The expert view
Different families have different expectations and levels of tolerance when it comes to their child's behaviour. For some families, "rough play" is an acceptable form of interaction for their child. In school, this form of play can cause concern.
Teachers and the school council should contribute to guidance on appropriate and inappropriate behaviour in the playground with written definitions and examples.
To achieve good playground behaviour:
- Make sure pupils understand the rules;
- Ensure playground monitors are consistent and fair when enforcing behavioural expectations;
- Praise pupils when they behave appropriately;
- Ensure teachers reinforce good playground behaviour in the classroom, normally through the use of praise.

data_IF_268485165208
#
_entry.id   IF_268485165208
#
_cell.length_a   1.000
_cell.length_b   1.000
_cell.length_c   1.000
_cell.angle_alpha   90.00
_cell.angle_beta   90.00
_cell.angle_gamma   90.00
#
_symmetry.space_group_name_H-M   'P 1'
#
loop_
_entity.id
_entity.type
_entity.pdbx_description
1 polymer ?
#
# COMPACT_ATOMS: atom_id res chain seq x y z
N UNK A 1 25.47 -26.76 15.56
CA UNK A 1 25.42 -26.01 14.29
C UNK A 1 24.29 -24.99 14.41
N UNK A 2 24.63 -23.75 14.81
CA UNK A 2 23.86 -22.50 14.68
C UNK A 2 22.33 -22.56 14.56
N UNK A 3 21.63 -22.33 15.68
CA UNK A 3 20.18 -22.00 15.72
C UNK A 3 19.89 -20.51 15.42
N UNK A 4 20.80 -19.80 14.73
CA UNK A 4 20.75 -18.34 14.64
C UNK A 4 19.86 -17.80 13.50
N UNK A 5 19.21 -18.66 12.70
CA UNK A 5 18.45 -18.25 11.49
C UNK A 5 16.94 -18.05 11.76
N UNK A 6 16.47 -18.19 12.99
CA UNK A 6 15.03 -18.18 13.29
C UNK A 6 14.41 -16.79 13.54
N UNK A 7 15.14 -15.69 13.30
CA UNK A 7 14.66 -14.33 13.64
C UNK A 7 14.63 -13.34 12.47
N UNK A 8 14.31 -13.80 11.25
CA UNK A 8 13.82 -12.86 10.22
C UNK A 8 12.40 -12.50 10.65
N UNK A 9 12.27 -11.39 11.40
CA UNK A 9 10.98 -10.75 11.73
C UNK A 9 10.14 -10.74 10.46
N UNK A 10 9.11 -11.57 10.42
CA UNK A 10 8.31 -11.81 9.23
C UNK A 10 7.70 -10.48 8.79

Play provides opportunities for children to learn through imitation, imagination and fun. It can also help them to understand the consequences of their actions. Engaging children in acceptable levels of play can be achieved by:
- Teaching new and exciting games to play on the playground and, if wet, inside the classroom. A teacher or teaching assistant can co-ordinate these games every playtime, encouraging all the children to participate. Games that allow children to burn off excess energy will benefit them more.
- Implementing emotional literacy sessions where acceptable and unacceptable behaviour can be discussed with children in more detail. These sessions can include discussions, role-play, written activities, stories and games.
Nicola S Morgan is a behaviour management consultant and co-founder of www.behaviourstop.co.uk. For more advice, go to www.tes.co.ukbehaviourforum
- Involve pupils in drawing up a list of inappropriate behaviours.
- Apply rules fairly and consistently.
- Use praise to reinforce good behaviour.
- Assume that an instruction of "play nice" will suffice. Be specific with what you do not want to see.